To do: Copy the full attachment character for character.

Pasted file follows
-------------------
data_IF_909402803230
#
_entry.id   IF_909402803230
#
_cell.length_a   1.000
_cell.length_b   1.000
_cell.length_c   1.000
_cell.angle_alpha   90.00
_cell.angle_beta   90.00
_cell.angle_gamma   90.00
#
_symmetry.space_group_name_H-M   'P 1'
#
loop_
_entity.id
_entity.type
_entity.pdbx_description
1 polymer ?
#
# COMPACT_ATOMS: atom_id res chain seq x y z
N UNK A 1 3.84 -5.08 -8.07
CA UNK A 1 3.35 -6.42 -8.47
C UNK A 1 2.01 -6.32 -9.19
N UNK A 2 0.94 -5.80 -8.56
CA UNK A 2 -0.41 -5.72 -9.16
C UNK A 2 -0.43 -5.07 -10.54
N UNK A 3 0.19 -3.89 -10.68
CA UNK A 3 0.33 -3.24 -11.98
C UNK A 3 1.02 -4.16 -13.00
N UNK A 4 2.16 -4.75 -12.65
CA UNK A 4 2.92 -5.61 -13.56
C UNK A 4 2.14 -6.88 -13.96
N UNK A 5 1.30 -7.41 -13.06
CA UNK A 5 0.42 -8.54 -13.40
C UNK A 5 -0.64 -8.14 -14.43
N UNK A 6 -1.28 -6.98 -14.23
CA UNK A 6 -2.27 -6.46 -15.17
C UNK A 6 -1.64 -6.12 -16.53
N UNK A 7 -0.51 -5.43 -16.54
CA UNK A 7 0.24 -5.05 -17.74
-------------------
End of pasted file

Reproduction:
data_IF_909402803230
#
_entry.id   IF_909402803230
#
_cell.length_a   1.000
_cell.length_b   1.000
_cell.length_c   1.000
_cell.angle_alpha   90.00
_cell.angle_beta   90.00
_cell.angle_gamma   90.00
#
_symmetry.space_group_name_H-M   'P 1'
#
loop_
_entity.id
_entity.type
_entity.pdbx_description
1 polymer ?
#
# COMPACT_ATOMS: atom_id res chain seq x y z
N UNK A 1 3.84 -5.08 -8.07
CA UNK A 1 3.35 -6.42 -8.47
C UNK A 1 2.01 -6.32 -9.19
N UNK A 2 0.94 -5.80 -8.56
CA UNK A 2 -0.41 -5.72 -9.16
C UNK A 2 -0.43 -5.07 -10.54
N UNK A 3 0.19 -3.89 -10.68
CA UNK A 3 0.33 -3.24 -11.98
C UNK A 3 1.02 -4.16 -13.00
N UNK A 4 2.16 -4.75 -12.65
CA UNK A 4 2.92 -5.61 -13.56
C UNK A 4 2.14 -6.88 -13.96
N UNK A 5 1.30 -7.41 -13.06
CA UNK A 5 0.42 -8.54 -13.40
C UNK A 5 -0.64 -8.14 -14.43
N UNK A 6 -1.28 -6.98 -14.23
CA UNK A 6 -2.27 -6.46 -15.17
C UNK A 6 -1.64 -6.12 -16.53
N UNK A 7 -0.51 -5.43 -16.54
CA UNK A 7 0.24 -5.05 -17.74